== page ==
Cu DREPTul: The People’s Advocate Office publishes a report on the observance of human rights and freedoms in the Republic of Moldova every year. What are the main findings for 2021?

Ceslav Panico: These are the same problems that have been identified previously, we are talking about the right to health as I mentioned, we have not identified any progress here compared to previous years, we also have problems related to whistle-blowers. It is a very important element, new for the Republic of Moldova, when a person declares a certain act of corruption publicly or through different mechanisms he does not always feel safe. There is also a risk or problems with human rights activists, people who promote human rights, there has been no progress in this area, even if, let’s say, the current government is more open as a partnership, but this does not eliminate the risk of reprisals against people or human rights activists.

This is why we have to focus on progress, safety, guarantees and not the people who are or not governing at this moment.

Cu DREPTul: The People’s Advocate has been responsible for the protection of whistle-blowers during the last four years. The whistle-blower is somewhat of an innovation for Moldova. Simply put, this is the employee who makes disclosures about illegal practices within the entity in which he or she works that constitute a threat or harm to the public interest. What and how important is the role of the whistle-blower?

Ceslav Panico: It is a new element for the Republic of Moldova, it is relatively new. There is the Law on Whistle-blowers and there are two important institutions in this area: National Anticorruption Center and the People’s Advocate Office. The person when denouncing an act of corruption, either makes public disclosures or goes to the NAC and asks to be declared whistle-blower or the NAC determines that the person is a whistle-blower and there is a risk of retaliation by the person who has been denounced, then the Ombudsman must intervene and provide this protection from a human rights perspective, from the perspective of violation of certain elements, taking into account these denunciations.

Cu DREPTul: To what extent does corruption violate human rights? What is the relationship between the two?

In my opinion, the corruption goes hand in hand with the risk of violating human rights.

Ceslav Panico: When a police officer accepts a bribe for an unserviced car and the car breaks 500 m down the road and kills a person in an accident – corruption and human rights are very interconnected because corruption eliminates some guarantees and does not pay attention to certain phases or standards necessary to observe human rights. Another example is when the firemen either come or not because there are cases when they do not pay attention to all details related to fire safety and security and this can have a direct impact on the rights to health during an incident. So corruption can be seen when you turn a blind eye to certain elements or when you do not carry out your duties to the end, either with a direct or indirect interest in mind.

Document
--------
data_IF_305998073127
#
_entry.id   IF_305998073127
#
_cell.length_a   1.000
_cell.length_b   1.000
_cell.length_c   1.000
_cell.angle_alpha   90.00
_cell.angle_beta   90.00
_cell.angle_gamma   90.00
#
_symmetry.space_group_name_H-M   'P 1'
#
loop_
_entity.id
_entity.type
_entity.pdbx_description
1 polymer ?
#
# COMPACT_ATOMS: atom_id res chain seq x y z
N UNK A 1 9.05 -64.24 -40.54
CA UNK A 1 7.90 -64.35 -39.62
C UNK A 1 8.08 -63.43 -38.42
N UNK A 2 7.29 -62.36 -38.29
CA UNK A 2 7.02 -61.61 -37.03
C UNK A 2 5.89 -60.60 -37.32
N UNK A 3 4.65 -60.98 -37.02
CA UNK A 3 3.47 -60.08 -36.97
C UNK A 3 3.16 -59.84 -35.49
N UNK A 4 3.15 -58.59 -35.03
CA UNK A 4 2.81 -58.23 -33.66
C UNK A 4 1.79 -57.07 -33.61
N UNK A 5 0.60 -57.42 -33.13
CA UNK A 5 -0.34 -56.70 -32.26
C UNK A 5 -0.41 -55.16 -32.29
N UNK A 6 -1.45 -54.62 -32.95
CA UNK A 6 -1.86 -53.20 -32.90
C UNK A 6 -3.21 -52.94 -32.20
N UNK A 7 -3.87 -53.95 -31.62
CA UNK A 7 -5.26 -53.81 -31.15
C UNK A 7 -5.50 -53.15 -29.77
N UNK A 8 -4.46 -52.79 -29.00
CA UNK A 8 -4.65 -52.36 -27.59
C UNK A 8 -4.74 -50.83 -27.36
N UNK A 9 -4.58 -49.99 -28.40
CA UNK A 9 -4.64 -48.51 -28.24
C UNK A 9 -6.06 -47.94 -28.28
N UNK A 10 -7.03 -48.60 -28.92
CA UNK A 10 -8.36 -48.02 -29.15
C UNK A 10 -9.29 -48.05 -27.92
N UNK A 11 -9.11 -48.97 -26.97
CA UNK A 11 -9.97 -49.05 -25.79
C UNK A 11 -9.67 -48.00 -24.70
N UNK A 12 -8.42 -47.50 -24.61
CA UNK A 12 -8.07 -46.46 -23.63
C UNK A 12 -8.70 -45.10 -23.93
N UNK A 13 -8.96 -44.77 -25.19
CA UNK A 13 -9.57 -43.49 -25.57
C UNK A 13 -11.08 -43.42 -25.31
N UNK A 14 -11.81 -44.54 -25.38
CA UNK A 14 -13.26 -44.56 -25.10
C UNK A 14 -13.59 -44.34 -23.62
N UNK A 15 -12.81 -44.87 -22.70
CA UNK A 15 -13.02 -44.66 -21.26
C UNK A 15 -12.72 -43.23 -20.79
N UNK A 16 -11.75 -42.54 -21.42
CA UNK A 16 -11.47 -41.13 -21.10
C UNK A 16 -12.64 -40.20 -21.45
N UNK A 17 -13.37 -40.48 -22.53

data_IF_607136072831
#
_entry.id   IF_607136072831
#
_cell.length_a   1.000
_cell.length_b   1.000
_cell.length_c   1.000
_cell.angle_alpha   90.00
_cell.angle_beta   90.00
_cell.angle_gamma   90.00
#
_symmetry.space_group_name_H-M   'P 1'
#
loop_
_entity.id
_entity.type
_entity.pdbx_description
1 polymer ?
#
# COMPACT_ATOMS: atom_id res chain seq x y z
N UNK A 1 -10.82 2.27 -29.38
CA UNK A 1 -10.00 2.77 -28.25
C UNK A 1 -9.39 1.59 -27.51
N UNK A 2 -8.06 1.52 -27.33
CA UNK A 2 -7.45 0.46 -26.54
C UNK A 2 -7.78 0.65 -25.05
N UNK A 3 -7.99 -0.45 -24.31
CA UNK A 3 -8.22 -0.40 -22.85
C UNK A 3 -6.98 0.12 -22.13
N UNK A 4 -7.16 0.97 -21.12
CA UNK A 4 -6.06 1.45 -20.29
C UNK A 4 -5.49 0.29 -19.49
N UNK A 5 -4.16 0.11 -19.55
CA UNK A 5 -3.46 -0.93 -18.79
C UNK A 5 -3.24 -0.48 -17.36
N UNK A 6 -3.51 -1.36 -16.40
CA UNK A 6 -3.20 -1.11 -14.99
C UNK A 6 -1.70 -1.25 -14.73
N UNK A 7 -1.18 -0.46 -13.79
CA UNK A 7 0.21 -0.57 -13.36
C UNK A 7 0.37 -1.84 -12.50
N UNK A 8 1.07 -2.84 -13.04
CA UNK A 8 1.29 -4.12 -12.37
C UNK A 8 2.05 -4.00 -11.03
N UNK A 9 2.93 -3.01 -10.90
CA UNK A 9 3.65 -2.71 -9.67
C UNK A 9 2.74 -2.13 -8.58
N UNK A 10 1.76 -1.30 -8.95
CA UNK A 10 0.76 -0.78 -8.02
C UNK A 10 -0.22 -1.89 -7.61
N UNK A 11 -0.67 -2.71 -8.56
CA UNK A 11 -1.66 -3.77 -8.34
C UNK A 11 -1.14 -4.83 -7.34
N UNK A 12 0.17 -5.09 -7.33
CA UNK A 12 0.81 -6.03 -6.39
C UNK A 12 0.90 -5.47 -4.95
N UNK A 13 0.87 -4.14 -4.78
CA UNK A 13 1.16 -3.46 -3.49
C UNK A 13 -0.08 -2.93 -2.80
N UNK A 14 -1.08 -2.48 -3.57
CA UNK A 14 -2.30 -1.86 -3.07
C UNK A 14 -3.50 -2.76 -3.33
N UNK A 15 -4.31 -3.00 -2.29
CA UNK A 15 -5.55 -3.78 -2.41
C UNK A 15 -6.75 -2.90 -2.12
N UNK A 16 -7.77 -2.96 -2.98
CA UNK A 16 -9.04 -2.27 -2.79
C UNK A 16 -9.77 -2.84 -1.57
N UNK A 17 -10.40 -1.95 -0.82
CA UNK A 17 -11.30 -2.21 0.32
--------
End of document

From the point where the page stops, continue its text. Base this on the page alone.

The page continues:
Cu DREPTul: You are a promoter of legal education and human rights education. In your opinion, who should assume the role of educating and how, in practical terms?

Ceslav Panico: We do not have a general strategy or plan on legal education. There are a lot of non-commercial organizations that are involved in legal education of students, there are some optional lessons within the high school or school that offer such lessons, but we don’t have a clear system who takes over, who starts the work. That is, we need legal education and employees, adults at the university, at different faculties, not only at the law faculty, professionals not only in the state but also in the private sector, from several perspectives: one – how to work directly with clients or beneficiaries, as well as internally, when taking over or making certain practices or policies, to take into account the human rights-based approach so that elements of non-discrimination, gender equality, ill-treatment, the right to health, to education are integrated into certain policies at the institutional level.

As a first step, we should have a general state strategy on legal education.

Second, we should consider the innovation suggested previously by the colleagues from the People’s Advocate Office and we hope to implement it in the following years – it is about a human rights training center. It would be together with the Equality Council, together with exponents from different universities, to start a massive process of legal education right from kindergarten, as I said, and up to state institutions of different sizes.

This text is an excerpt from the CuDREPTul podcast. The full version, audio and text, exists only in Romanian.